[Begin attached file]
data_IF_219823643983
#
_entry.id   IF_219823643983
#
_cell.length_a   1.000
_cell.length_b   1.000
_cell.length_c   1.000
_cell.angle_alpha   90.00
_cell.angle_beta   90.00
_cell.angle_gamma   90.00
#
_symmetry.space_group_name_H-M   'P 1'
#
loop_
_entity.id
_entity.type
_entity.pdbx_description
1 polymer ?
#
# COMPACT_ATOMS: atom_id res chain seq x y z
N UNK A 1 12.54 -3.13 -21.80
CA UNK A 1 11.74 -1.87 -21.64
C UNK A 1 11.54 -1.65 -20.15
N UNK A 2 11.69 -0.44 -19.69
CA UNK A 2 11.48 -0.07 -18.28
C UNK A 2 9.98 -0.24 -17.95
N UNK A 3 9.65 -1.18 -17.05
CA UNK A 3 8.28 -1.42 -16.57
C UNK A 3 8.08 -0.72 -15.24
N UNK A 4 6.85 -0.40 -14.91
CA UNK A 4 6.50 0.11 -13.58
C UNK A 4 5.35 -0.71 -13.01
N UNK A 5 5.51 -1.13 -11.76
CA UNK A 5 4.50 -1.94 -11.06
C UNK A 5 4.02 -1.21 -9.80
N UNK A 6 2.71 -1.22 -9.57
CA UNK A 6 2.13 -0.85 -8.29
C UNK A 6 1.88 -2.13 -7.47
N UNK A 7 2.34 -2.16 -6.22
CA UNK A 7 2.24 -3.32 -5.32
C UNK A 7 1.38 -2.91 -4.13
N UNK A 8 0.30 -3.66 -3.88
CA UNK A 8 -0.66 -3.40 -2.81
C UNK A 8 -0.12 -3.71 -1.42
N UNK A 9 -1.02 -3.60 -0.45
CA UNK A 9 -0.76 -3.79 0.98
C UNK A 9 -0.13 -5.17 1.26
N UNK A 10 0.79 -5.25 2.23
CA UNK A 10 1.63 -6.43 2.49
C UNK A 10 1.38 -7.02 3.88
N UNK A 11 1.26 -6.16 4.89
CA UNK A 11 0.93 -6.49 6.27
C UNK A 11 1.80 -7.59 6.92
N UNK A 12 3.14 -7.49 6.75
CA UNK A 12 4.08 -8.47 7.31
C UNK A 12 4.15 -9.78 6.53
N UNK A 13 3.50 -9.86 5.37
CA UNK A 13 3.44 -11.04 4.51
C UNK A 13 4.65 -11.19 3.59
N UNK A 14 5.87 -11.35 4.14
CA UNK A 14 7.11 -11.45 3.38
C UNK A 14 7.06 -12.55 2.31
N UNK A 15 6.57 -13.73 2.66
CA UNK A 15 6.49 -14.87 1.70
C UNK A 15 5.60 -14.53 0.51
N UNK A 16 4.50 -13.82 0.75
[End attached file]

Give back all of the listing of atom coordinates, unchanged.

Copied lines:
data_IF_219823643983
#
_entry.id   IF_219823643983
#
_cell.length_a   1.000
_cell.length_b   1.000
_cell.length_c   1.000
_cell.angle_alpha   90.00
_cell.angle_beta   90.00
_cell.angle_gamma   90.00
#
_symmetry.space_group_name_H-M   'P 1'
#
loop_
_entity.id
_entity.type
_entity.pdbx_description
1 polymer ?
#
# COMPACT_ATOMS: atom_id res chain seq x y z
N UNK A 1 12.54 -3.13 -21.80
CA UNK A 1 11.74 -1.87 -21.64
C UNK A 1 11.54 -1.65 -20.15
N UNK A 2 11.69 -0.44 -19.69
CA UNK A 2 11.48 -0.07 -18.28
C UNK A 2 9.98 -0.24 -17.95
N UNK A 3 9.65 -1.18 -17.05
CA UNK A 3 8.28 -1.42 -16.57
C UNK A 3 8.08 -0.72 -15.24
N UNK A 4 6.85 -0.40 -14.91
CA UNK A 4 6.50 0.11 -13.58
C UNK A 4 5.35 -0.71 -13.01
N UNK A 5 5.51 -1.13 -11.76
CA UNK A 5 4.50 -1.94 -11.06
C UNK A 5 4.02 -1.21 -9.80
N UNK A 6 2.71 -1.22 -9.57
CA UNK A 6 2.13 -0.85 -8.29
C UNK A 6 1.88 -2.13 -7.47
N UNK A 7 2.34 -2.16 -6.22
CA UNK A 7 2.24 -3.32 -5.32
C UNK A 7 1.38 -2.91 -4.13
N UNK A 8 0.30 -3.66 -3.88
CA UNK A 8 -0.66 -3.40 -2.81
C UNK A 8 -0.12 -3.71 -1.42
N UNK A 9 -1.02 -3.60 -0.45
CA UNK A 9 -0.76 -3.79 0.98
C UNK A 9 -0.13 -5.17 1.26
N UNK A 10 0.79 -5.25 2.23
CA UNK A 10 1.63 -6.43 2.49
C UNK A 10 1.38 -7.02 3.88
N UNK A 11 1.26 -6.16 4.89
CA UNK A 11 0.93 -6.49 6.27
C UNK A 11 1.80 -7.59 6.92
N UNK A 12 3.14 -7.49 6.75
CA UNK A 12 4.08 -8.47 7.31
C UNK A 12 4.15 -9.78 6.53
N UNK A 13 3.50 -9.86 5.37
CA UNK A 13 3.44 -11.04 4.51
C UNK A 13 4.65 -11.19 3.59
N UNK A 14 5.87 -11.35 4.14
CA UNK A 14 7.11 -11.45 3.38
C UNK A 14 7.06 -12.55 2.31
N UNK A 15 6.57 -13.73 2.66
CA UNK A 15 6.49 -14.87 1.70
C UNK A 15 5.60 -14.53 0.51
N UNK A 16 4.50 -13.82 0.75